Since the war began, China has voiced sympathy with Mr. Putin’s grievances against the United States and NATO, while arguing that Beijing believes in respecting the sovereignty of all countries. China has not sent arms to Russia for use in the war, although it has sold technology like drones that could have a military use.
At their meeting, Mr. Xi indicated that he could also extend Mr. Putin an economic lifeline, albeit one that would also benefit China by extending its access to Russian resources, energy and markets. And although Mr. Xi called the talks “frank, friendly and rich in results,” and Mr. Putin called them “successful,” it was not clear that the Russian leader had accomplished everything he had sought.
The agreements included two broad statements about strategic and economic cooperation, and smaller items about working together in sectors like forestry, soybeans, television and industry in Russia’s Far East, according to a list released by the Kremlin. Some agreements were incremental updates to decisions made before the summit, like one regarding a nuclear power plant Russia is building in China.
Mr. Putin boasted that a new pipeline for sending natural gas to China via Mongolia would be ready by 2030, but Mr. Xi did not confirm such an agreement was in place.
The subtext of the meeting, analysts said, was Russia’s increasing reliance on China over the past 13 months. Mr. Xi and Mr. Putin have remained closely aligned through that time, but not always with the public enthusiasm the Chinese leader once showed.
Last year, weeks before Mr. Putin ordered his troops into Ukraine, he and Mr. Xi issued a joint statement that was combative, even swaggering. The leaders declared their countries had a friendship with “no limits.”
This year, the statement was more measured.
“The parties note that relations between Russia and China, while not constituting a military-political alliance similar to those set up during the Cold War, are superior to this type of interstate cooperation,” it said.
These relations “do not constitute a bloc, do not have a confrontational nature and are not directed against third countries,” though the countries did accuse the United States of “undermining” global security.
And in contrast to last year’s summit, where Mr. Xi signed onto Mr. Putin’s opposition to any expansion of NATO, and Mr. Putin endorsed China’s opposition to U.S. military alliances across Asia, their joint appearance on Tuesday gave the appearance of two leaders who have hunkered down to focus on economic survival.
The invasion of Ukraine has depleted the Russian economy and the Kremlin’s coffers. In China, Mr. Xi is focused on repairing the economy, worn down by three years of pandemic restrictions. And while Mr. Xi may be reluctant to sell military weapons to Russia and risk sanctions from the United States, he seemed willing to stand with Mr. Putin in other ways.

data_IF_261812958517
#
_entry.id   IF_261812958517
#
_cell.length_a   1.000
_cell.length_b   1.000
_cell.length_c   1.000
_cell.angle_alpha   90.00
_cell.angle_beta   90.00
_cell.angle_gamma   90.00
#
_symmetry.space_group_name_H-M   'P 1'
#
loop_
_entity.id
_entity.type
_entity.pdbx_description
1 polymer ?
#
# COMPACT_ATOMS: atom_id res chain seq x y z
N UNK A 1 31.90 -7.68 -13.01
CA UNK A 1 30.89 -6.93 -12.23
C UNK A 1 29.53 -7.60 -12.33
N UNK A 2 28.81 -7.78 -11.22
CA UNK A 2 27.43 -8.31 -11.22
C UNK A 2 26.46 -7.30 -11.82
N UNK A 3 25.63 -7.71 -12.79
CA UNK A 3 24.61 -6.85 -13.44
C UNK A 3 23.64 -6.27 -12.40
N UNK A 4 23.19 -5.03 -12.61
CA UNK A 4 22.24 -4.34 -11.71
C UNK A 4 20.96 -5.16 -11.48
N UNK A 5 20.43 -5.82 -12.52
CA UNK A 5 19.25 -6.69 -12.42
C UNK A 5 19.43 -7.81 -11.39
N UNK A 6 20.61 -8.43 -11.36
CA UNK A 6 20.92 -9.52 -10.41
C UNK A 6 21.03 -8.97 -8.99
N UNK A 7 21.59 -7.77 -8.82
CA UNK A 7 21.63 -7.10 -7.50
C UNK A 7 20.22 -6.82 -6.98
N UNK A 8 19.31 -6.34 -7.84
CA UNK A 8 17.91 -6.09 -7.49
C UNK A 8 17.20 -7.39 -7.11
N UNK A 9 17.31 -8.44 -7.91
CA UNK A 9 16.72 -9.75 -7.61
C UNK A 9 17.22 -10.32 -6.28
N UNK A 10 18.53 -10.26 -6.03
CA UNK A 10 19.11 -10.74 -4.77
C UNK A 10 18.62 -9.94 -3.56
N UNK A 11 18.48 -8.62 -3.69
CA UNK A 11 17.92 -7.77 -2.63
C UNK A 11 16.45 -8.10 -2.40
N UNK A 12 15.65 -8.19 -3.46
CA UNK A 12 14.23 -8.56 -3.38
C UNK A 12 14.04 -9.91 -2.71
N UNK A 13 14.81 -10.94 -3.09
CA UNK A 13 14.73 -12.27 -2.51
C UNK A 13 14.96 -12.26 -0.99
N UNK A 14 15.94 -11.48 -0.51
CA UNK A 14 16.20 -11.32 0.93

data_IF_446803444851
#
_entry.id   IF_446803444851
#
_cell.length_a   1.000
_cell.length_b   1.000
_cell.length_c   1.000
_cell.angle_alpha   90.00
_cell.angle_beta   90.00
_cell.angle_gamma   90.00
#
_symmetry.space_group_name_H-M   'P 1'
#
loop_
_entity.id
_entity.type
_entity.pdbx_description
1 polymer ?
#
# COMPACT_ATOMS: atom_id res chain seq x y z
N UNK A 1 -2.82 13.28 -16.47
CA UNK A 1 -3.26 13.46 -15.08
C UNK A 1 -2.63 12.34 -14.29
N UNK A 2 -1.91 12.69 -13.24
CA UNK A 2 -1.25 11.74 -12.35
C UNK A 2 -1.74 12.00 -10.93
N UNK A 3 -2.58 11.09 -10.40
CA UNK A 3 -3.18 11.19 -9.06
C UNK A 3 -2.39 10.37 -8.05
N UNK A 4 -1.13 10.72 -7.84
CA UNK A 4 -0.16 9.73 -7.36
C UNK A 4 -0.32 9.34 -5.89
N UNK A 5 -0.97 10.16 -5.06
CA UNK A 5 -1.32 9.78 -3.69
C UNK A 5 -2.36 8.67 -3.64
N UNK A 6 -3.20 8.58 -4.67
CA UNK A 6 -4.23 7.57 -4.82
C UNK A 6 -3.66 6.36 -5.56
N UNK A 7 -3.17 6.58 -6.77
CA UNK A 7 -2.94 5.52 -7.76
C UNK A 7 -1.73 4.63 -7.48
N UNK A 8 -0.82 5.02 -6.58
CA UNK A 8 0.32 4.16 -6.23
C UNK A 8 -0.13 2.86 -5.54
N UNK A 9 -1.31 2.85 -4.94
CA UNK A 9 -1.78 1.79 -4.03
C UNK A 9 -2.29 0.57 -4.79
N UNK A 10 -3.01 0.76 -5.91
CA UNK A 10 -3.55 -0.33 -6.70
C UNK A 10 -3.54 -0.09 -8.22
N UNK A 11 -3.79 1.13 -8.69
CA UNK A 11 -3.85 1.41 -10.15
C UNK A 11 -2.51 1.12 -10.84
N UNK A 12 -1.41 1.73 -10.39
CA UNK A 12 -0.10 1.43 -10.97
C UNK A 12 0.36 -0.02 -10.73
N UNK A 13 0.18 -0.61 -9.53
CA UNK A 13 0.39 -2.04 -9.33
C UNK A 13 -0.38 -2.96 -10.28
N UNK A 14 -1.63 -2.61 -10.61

Analysts say that Mr. Xi may not have an interest in ending the conflict in Ukraine, but China does want to ensure that Mr. Putin remains in power.
“China is agnostic about where the front lines in Ukraine are,” said Mr. Gabuev, the Carnegie fellow. “What they care about is that he doesn’t lose this war to the degree that this regime collapses and a pro-Western government is installed in Russia.”
Mr. Gabuev said that Russia and China’s insistence that Ukraine was at the top of their joint agendas was a “fig leaf” for China’s growing leverage in the Beijing-Moscow relationship. He added that Mr. Xi sought to telegraph China’s growing influence to the White House.
“The optics of Russia as a junior partner, deeper in China’s pocket, with no options other than China, is massively beneficial if China believes that it’s in a long-term confrontation with the U.S.,” he said.
The divisions between the United States and its allies and Russia and China opposite them only seemed more entrenched on Tuesday. The Pentagon announced that the dozens of M1 Abrams tanks it is sending to Ukraine were scheduled to arrive by the fall — more quickly than expected — and perhaps in time to reinforce Ukraine after an expected counterattack.
Valerie Hopkins reported from Moscow, and Chris Buckley from Taipei, Taiwan. Reporting was contributed by Ben Dooley, Hiroko Masuike and Hiroko Tabuchi from Tokyo; Anton Troianovski from Berlin; Ivan Nechepurenko from Tbilisi, Georgia; Victoria Kim from Seoul; Anushka Patil from New York; and John Ismay and Peter Baker from Washington.
Source of data and images: nytimes